2 25th of July. 3 See B. xviii. c. 68. 

4 The Cornus mas of botanists ; probably the Frutex sanguineus men- 
tioned in c. 30. See also B. xv. c. 31. 

5 Probably the Lonicera Alpigena of Linnaeus ; the fruit of which resem- 
bles a cherry, but is of a sour flavour, and produces vomiting. 

6 The wood is so durable, that a tree of this kind in the forest of Mont- 
morency is said to be a thousand years old. 

« Serf B. xviii. cc. 59, 60. 8 See c. 6 of this Book. 



Chap. 45.]' TREES WniCH BEAR NO FRUIT. 385 

CHAP. 44. TREES "WHICH BEAR THE WHOLE YEAR. TREES WHICH 

HAVE ON THEM THE FRUIT OF THREE TEARS. 

The citron- tree, 9 the juniper, and the holm-oak are looked 
upon as having fruit on them, the whole year through, and 
upon these trees we see the new fruit hanging along with that 
of the preceding year. The pine, however, is the most re- 
markable of them all ; for it has upon it at the same moment 
the fruit that is hastening to maturity, the fruit that is to 
come to maturity in the ensuing year, and the fruit that is to 
ripen the next year but one. 10 Indeed, there is no tree that 
is more eager to develope its resources ; for in the same month 
in which a nut is plucked from it, another will ripen in the 
same place ; the arrangement being such, that there is no 
month in which the nuts of this tree are not ripening. Those 
nuts which split while still upon the tree, are known by the 
name of azanias ; n they are productive of injury to the others, 
if not removed. 

CHAP. 45. TREES WHICH BEAR NO FRUIT: TREES LOOKED UPON 

AS ILL-OMENED. 

The only ones among all the trees that bear nothing what- 
ever, not so much as any seed even, are the tamarisk, 12 which 
is used only for making brooms, the poplar, 13 the alder, the 
Atinian elm, 14 and the alaternus, 15 which has a leaf between 
that of the holm-oak and the olive. Those trees are regarded 
as sinister, 16 and are considered inauspicious, which are never 
propagated from seed, and bear no fruit. Cremutius informs 
us, that this tree, being the one upon which Phyllis 17 hanged 

9 See B. xii. c. 7. 

10 This supposed marvel merely arises from the fact that the fruit has a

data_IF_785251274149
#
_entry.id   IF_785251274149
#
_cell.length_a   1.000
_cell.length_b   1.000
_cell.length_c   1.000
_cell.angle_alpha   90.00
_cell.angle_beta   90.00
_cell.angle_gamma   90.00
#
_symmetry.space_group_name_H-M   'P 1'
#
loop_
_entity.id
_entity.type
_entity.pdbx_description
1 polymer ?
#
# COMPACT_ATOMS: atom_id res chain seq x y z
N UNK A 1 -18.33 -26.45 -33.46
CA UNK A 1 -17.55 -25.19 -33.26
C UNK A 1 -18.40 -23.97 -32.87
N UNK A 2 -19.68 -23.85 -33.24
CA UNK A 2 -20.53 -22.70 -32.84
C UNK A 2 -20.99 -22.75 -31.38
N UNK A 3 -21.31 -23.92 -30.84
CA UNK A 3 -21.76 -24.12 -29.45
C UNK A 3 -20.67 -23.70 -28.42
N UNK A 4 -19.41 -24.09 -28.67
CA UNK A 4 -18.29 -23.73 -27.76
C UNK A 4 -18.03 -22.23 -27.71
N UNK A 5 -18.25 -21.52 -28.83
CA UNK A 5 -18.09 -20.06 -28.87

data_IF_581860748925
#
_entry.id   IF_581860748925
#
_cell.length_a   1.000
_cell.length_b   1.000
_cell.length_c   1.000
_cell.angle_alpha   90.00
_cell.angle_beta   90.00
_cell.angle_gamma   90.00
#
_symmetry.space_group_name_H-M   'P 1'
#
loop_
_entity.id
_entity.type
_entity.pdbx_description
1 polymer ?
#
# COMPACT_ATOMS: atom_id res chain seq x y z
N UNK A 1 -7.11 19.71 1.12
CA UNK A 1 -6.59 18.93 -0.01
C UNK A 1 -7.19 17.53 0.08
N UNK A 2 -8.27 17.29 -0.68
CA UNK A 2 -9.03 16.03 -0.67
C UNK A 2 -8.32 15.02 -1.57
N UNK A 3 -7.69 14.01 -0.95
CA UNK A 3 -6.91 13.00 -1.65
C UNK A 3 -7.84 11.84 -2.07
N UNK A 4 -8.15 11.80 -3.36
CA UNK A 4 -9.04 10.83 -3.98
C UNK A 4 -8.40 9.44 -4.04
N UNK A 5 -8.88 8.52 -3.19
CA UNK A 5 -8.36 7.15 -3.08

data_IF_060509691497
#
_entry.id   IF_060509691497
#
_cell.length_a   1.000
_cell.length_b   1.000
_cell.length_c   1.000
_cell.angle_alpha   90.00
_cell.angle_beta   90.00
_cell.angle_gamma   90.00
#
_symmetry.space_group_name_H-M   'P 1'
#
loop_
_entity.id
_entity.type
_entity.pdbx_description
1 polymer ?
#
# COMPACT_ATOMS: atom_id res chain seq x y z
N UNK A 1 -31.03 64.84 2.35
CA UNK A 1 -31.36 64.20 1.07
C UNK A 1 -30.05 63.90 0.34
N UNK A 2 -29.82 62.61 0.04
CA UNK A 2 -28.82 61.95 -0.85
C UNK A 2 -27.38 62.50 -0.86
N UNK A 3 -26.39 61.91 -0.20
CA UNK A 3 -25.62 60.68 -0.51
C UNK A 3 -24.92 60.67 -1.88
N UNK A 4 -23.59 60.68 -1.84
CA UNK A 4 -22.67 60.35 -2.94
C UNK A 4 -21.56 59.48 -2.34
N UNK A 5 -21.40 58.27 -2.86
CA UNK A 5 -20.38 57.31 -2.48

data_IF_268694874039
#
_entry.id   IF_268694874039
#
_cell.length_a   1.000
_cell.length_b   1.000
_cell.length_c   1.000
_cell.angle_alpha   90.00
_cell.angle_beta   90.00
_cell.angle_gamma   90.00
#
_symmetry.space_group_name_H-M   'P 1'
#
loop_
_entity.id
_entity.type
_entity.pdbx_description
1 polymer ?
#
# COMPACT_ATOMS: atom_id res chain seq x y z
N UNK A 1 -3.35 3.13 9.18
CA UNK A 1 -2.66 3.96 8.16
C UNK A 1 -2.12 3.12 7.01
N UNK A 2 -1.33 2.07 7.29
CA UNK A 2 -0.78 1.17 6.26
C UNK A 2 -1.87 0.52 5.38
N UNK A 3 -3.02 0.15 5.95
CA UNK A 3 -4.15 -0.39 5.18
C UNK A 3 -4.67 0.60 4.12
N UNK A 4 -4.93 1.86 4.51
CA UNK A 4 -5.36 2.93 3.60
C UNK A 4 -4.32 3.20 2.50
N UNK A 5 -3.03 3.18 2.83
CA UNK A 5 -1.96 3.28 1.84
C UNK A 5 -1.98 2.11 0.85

strong ligneous stalk, which almost precludes the possibility of its drop- 
ping off. This is the case, too, not only with the pine, hut with numerous 
other trees as well. 

11 "Dried" nuts. 12 See B. xxiv. c. 41. 

13 But in B. xxiv. c. 32, he speaks of the fruit of the black poplar as an 
antidote for epilepsy. In fact, he is quite in error in denying a seed to 
any of these trees. 14 See c. 29 of this Book. 

15 The Rhamnus alaternus of Linnaeus, the Phylica elatior of C. Bauhin. 
In reality, it bears a small black berry, of purgative qualities. 

16 " Infelices," "unhappy" rather. 

17 Daughter of Sithon, king of Thrace, who hanged herself on account 
of the supposed inconstancy of her lover, Demophoon. See Ovid, Heroid. 2. 

vol. in c c 



386 PLTNY'S NATURAL HISTORY. [Book XVI. 

herself, is never green. Those trees which produce a gum 
open of themselves after germination : the gum never thickens 
until after the fruit has been removed. 

CHAP. 46. TREES WHICH LOSE THEIR ERT7IT OR FLOWERS MOST 

READILY. 

Young trees are unproductive 18 so long as they are growing. 
The fruits which fall most readily before they come to maturity 
are the date, the fig, the almond, the apple, the pear, and the 
pomegranate, which last tree is also very apt to lose its blossom 
through excessive dews and hoar frosts. For this reason it is, 
too, that the growers bend the branches of the pomegranate, lest, 
from being straight, they may receive and retain the moisture 
that is so injurious to them. The pear and the almond, 19 even 
if it should not rain, but a south wind happen to blow or the 
weather become cloudy, are apt to lose their blossoms, and their 
first fruit as well, if, after the blossom has fallen, there is a 
continuance of such weather. But it is the willow that loses 
its seed the most speedily of all, long, indeed, before it is ripe ; 
hence it is that Homer has given it the epithet of " fruit- 
losing." 20 Succeeding ages, however, have given to this term 
an interpretation conformable to their own wicked practices, it 
being a well-known fact that the seed of the willow has the 
effect of producing barrenness in females. 

In this respect, however, Nature has employed her usual